At the fifth Responsible Business Forum, United Nations Development Programme (UNDP) today called on business leaders to take a greater role in the new development era in order to support the achievement of the Sustainable Development Goals (SDGs).
This Forum, opened in Singapore by UNDP and Global Initiatives, aims to address a sea change in the nature of development funding by creating a new partnership for sustainable development.
While foreign funding (Official Development Assistance) is still essential for the development system, it now accounts for 0.7 percent of total financial flows in Asia-Pacific (down from 13.5 percent in 1990), while domestic public and private finance accounts for 89 percent, according to a UNDP report launched last month.
It is one year since every country in the world signed up to the Sustainable Development Goals.
They form a blueprint for addressing the most significant challenges facing our planet and its people.
Challenges like climate change.
This is likely to be the hottest year on record and here in Asia, climate change is a cause of the natural disasters that have claimed half a million lives in the last decade.
Challenges like inequality, which has been growing for four-fifths of Asia-Pacific’s population over the last 20 years.
Challenges brought on by the accelerating process of ageing, which will make it harder for many Asian states to provide basic services to their people.
The 17 SDGs will address these challenges and other interlinked issues, including education, hunger and security.
But governments cannot implement this blueprint on their own. Nor can the UN and other development organizations.
Persons with disabilities face multiple challenges such as inequality and discrimination in access to education, healthcare services, social and economic social justice, political participation as well as being particularly vulnerable to violence and other violations. With a predominantly Buddhist population, it is often thought that disability is seen as a result of a sin in a past life. There are however, other cultural norms that impact on people’s perception of disability...
As Cambodia crosses the threshold into the middle income country category, government intervention in education is highly justified and desirable to avoid the so called ‘Middle Income Trap’ also called ‘low skills trap’ by ...
The United Nations Development Programme (UNDP) and the Asia-Pacific Development Effectiveness Facility (AP-DEF) opened a two-day meeting on aid ahead of the upcoming Global Partnership for Effective Development Cooperation.
More than 100 government delegates and development experts are exploring how to design integrated national financing frameworks for the implementation of the Sustainable Development Goals (SDGs) in Asia-Pacific.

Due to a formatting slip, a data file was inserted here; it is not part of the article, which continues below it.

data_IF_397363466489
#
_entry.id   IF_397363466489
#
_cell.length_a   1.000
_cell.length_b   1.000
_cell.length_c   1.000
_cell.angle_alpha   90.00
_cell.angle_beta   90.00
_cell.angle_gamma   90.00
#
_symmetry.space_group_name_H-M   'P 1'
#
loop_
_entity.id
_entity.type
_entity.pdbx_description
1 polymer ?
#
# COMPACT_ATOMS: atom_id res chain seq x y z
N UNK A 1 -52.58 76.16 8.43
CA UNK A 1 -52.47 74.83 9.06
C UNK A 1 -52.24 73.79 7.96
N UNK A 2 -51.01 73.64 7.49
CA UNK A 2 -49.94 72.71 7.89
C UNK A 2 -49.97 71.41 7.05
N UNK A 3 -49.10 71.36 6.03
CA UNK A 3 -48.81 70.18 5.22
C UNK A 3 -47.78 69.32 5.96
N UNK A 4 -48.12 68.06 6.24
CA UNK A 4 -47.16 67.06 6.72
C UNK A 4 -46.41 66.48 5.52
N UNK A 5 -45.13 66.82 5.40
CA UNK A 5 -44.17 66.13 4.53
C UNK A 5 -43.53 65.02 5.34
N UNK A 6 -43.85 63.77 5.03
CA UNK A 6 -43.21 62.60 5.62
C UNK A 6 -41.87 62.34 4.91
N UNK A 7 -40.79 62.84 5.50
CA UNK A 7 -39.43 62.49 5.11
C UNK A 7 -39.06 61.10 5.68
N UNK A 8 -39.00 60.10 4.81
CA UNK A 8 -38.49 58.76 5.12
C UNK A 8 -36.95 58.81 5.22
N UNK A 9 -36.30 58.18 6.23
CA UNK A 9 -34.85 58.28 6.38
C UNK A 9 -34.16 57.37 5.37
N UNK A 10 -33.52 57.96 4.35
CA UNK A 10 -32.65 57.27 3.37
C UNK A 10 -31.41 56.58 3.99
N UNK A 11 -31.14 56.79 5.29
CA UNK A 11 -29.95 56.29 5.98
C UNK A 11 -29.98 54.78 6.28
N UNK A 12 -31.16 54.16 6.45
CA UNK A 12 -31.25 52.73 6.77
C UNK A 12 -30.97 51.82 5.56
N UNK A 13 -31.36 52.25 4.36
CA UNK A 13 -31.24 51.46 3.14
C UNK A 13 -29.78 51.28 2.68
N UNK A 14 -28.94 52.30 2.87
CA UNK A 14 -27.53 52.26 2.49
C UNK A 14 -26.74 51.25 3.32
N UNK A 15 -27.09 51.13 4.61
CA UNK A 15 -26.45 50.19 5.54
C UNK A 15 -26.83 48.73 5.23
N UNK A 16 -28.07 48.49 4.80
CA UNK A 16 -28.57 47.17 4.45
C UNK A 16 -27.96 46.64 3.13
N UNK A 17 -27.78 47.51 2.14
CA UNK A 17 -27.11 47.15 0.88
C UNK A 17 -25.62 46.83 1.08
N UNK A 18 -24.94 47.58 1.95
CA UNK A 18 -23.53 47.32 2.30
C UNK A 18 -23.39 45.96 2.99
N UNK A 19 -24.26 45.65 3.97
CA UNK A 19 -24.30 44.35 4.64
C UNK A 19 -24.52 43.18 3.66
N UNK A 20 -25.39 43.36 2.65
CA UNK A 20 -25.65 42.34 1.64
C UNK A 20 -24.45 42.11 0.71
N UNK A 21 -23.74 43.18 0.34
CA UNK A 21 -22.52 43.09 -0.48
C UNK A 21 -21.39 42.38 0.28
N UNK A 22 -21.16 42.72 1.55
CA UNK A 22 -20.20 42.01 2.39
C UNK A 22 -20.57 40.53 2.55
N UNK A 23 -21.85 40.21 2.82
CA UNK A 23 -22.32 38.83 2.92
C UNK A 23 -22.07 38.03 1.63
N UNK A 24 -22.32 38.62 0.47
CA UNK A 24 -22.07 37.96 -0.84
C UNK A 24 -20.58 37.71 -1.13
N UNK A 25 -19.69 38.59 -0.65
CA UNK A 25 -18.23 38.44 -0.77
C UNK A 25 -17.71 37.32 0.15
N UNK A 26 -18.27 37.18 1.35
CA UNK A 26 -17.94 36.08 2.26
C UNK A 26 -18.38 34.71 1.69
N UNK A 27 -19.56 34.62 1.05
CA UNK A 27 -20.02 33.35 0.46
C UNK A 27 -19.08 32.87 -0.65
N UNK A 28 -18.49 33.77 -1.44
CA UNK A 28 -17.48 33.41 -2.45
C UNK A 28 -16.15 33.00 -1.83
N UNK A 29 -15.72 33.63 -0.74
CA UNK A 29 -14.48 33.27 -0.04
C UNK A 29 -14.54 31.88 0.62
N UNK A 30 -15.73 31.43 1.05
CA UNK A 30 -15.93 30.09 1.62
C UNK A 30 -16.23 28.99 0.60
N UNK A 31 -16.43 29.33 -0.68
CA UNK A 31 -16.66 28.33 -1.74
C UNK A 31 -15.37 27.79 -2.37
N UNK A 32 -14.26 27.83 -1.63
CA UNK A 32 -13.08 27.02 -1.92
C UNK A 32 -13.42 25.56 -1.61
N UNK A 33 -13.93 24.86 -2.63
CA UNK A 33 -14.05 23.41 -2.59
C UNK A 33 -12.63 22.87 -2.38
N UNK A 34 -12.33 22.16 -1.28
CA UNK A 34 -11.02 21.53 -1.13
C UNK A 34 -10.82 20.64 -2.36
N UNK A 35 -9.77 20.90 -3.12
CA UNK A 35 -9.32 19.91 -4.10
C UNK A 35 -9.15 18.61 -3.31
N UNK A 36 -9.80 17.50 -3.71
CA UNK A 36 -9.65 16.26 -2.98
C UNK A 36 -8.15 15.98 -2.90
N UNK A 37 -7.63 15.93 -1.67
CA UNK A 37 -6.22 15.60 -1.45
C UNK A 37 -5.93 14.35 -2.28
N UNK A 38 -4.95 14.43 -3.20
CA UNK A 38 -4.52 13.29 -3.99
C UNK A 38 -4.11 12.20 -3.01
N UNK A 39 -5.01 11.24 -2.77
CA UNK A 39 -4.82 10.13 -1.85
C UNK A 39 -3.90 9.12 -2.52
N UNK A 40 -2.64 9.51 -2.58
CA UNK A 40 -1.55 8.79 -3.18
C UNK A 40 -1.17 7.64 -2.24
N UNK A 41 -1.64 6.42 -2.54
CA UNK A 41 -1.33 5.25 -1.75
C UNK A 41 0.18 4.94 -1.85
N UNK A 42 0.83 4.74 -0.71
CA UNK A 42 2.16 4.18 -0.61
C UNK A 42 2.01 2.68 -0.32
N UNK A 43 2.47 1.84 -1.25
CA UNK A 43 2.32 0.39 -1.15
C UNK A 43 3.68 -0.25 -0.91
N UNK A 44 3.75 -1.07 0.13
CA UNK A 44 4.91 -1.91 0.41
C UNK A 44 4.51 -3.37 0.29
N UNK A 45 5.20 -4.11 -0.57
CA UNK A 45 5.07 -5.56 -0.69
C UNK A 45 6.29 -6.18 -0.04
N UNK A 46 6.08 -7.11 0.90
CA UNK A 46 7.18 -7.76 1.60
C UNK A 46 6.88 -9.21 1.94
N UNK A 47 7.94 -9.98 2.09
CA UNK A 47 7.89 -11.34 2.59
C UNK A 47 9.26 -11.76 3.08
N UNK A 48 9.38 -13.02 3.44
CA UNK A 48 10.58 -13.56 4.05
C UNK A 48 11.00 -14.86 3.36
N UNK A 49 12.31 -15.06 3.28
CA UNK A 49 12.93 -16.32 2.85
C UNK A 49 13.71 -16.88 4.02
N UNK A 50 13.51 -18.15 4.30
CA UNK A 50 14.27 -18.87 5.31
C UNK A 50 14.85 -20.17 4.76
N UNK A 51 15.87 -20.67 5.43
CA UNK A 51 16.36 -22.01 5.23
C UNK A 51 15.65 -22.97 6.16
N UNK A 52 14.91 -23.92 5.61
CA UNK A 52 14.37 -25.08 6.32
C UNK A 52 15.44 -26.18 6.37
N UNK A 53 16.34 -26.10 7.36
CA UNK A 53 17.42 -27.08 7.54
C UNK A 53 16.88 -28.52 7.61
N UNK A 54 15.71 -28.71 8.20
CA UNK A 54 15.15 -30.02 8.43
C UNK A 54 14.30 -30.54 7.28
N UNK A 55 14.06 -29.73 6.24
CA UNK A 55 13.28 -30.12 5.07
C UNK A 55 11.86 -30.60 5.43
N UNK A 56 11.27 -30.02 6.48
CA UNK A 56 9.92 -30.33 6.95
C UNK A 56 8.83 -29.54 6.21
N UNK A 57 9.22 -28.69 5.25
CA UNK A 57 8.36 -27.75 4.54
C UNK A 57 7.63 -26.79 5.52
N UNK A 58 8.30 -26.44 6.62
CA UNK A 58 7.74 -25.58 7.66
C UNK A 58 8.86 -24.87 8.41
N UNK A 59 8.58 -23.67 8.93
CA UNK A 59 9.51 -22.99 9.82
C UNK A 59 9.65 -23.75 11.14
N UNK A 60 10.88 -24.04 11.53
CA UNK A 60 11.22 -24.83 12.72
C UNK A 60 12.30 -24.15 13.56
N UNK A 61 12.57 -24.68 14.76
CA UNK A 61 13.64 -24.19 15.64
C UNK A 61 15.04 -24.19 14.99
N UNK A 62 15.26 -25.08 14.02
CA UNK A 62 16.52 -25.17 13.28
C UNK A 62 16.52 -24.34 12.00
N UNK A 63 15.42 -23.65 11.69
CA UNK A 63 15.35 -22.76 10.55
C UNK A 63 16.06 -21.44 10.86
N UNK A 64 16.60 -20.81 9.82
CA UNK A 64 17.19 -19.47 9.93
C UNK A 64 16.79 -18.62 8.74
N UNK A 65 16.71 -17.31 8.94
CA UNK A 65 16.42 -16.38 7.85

“Domestic sources of finance are emerging as a key driving force for sustainable development in Asia-Pacific,” said Haoliang Xu, UN Assistant Secretary-General and UNDP Director for Asia and the Pacific. “These new sources of finance allow us to expand the existing development cooperation and partnership.”
If the returns to labour are to be increased, Cambodia will need to diversify the economy providing productive employment opportunities for the 275,000 youths reaching the working age population annually (ILO, 2008). It also needs to make agriculture more productive to provide higher returns to labour to young people who would remain employed in rural jobs. Lastly, there is a need to enhance long-term savings to build-up financial assets and strengthen household resilience and set the foundations for inclusive and sustainable economic growth...
To attain environmental sustainability and sustain Cambodia’s path to development, it is therefore more than timely that the government has recently decided to initiate an environmental governance reform...
Through the development of an Environmental Code, the reform is expected to provide overarching principles and a legal framework to guide implementation of existing laws, in order to achieve sustainable natural resource management and development. Through the support for the integrated ecosystem mapping, existing data on environment and development will be consolidated to assist national level land use planning and decisions for sustainable landscape management...
But the term ‘gold’ should also be used for another important resource in Cambodia — water. Water is central to agricultural production including paddy rice, through the expansion of irrigation...
To expand the scope for public action, UNDP will focus assistance on public institutions for poverty reduction and resilience and on strengthening voice and
participation. The focus will be on upgrading value chains, financing development
sustainably, building resilience and fostering participation. An important tool will be fostering partnerships in the context of transition.
Despite its reclassification as a Lower Middle-Income Country, Cambodia’s transition from a Least Developed Country will take perhaps another ten years while its human asset and economic vulnerability indices remain within the LDC category..